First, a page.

Valera Cherkashin was born in 1948 in Kharkiv, Ukraine. He began by using the camera to photograph himself and his developing body and personality from a young age. He has continued to study the human figure, as evidenced in a majority of his works, influenced from his former years.
In 1968, Cherkashin began studying the theory and practice of visual art in various mediums, but in 1976 he stopped and his attention turned to a dedication in the martial arts. He deeply studied the practice of meditation and work with energy under the leadership of the Vietnamese masters. Later, it would play a major part in the creation of his visual and physical artistic endeavors. By 1978 Cherkashin became a martial arts instructor, and started to include photography in his life again, with a presentation of his early works in a show with photographer Boris Mikhailov. In 1979, he returned to the visual arts and moved to Leningrad, where he worked and exhibited with the “Sterligov’s Group” - painters and artists who work and follow the traditions of the Russian avant-garde movement. A year later, Cherkashin moved to Moscow where he became more familiar with contemporary art and artists including Ilya Kabakov.
Valera met Natasha Polyakova in the Moscow Metro in 1982, they got married in 1983. Their initial collaborations focused on images of public spaces and cultural memorials that defined the Soviet era. Photographs and newspapers became the basic materials for their artistic work. and in turn now document historical moments in this period of work entitled “The End of the Epoch.” In one, now famous “happening”, the Cherkashins staged a wedding at Moscow’s “Revolutionary Square” metro station where a woman was “married” to one of the three-dimensional soldiers from the 1930s in a traditional ceremony. The Cherkashins like to express their conceptual ideas using traditional forms of visual culture. In their project “The End of the Epoch” they used the traditions of the Russian avant-garde, the form that was born at the junction of the two epochs.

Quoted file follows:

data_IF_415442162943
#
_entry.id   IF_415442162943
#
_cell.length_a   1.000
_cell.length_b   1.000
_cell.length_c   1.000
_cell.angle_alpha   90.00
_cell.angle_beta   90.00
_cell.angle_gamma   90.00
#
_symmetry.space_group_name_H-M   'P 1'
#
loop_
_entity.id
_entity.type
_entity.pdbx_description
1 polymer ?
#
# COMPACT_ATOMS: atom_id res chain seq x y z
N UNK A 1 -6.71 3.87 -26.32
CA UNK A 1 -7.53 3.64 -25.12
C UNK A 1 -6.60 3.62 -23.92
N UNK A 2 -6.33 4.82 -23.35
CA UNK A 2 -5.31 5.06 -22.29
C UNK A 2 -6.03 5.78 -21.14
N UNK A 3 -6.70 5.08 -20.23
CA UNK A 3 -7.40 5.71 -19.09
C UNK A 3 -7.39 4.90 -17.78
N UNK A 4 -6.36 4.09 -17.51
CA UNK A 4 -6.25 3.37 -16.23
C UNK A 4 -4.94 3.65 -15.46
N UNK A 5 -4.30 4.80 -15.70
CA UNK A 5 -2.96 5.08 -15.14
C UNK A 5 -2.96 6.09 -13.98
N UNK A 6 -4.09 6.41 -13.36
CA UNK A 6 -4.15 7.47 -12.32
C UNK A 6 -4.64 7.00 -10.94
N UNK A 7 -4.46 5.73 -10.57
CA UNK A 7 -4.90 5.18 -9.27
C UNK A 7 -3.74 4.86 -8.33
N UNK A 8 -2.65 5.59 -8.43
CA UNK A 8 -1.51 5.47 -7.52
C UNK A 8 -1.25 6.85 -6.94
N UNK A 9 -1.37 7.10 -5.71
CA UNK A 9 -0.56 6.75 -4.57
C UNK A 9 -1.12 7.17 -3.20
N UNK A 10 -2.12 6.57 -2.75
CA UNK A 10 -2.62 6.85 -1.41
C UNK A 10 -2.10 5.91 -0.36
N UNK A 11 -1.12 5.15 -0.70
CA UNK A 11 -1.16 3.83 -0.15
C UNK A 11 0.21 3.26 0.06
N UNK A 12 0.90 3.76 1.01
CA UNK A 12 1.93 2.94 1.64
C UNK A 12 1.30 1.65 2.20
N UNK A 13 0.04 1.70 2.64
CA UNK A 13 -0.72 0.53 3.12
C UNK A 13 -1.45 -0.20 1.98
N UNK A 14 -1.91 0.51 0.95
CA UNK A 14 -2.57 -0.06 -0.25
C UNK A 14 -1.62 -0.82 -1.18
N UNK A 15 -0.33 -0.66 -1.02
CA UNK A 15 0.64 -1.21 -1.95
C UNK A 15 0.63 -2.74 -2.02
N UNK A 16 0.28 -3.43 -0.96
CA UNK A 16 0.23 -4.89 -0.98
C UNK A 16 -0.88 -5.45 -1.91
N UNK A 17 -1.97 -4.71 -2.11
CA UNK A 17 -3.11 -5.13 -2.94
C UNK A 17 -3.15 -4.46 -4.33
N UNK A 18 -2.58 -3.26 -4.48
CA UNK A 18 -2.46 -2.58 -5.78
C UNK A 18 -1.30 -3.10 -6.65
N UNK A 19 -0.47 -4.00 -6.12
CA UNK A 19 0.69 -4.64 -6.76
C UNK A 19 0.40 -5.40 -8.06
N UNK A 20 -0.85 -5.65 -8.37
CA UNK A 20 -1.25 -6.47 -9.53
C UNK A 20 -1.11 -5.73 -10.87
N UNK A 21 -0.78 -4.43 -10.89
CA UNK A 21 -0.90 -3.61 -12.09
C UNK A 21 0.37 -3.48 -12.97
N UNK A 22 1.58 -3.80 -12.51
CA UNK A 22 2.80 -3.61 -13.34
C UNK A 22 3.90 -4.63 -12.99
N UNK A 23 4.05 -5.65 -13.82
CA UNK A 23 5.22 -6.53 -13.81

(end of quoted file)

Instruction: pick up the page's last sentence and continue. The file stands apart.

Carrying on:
In 1994, the Cherkashins left Russia for the first time and traveled to the United States by invitation from the Museum of Fine Arts, Santa Fe, NM. Following their instincts to explore the cultural differences in the USA, they returned to Russia with a new understanding of the historical changes reflected in their own culture. This led to other important series, such as “Mirage of Empires” and “Travel as Art” which led them to discover and record cultural monuments around the world. Their travels and projects have taken them to Germany, Spain, Great Britain, Italy, France, Austria, Japan, China, and Mongolia.
In 1999-2000 the Cherkashins created an underwater installation in the reflecting pool of the World Bank headquarters in Washington, DC, “Good-bye, Favorite European Portraits: Hello Euro.” This installation merged ideas of art, money and national identity, to create a unique and provocative concept. The emergence of the Euro marked the beginning of the new era in the unity of European countries; however, some nostalgia as reflected in the installation was associated with the disappearance of the national currencies.
The ever-changing state of the world continually requires a search for new forms and materials to reflect it. In the late twentieth century, the Cherkashins began to work with digital technology and with the support of the New York School of Visual Arts (SVA). This collaboration inspired a whole new body of work that has taken on large proportions.
In 2005, the Cherkashins chose to develop further earlier themes of the metro series. A new project began in the subway of New York City and was soon transformed into a worldwide project. The “Global Underground” reveals the similarity and cultural diversity found in the underground transportation systems from countries and cities around the world. Video installation also became a concurrent part of the new project.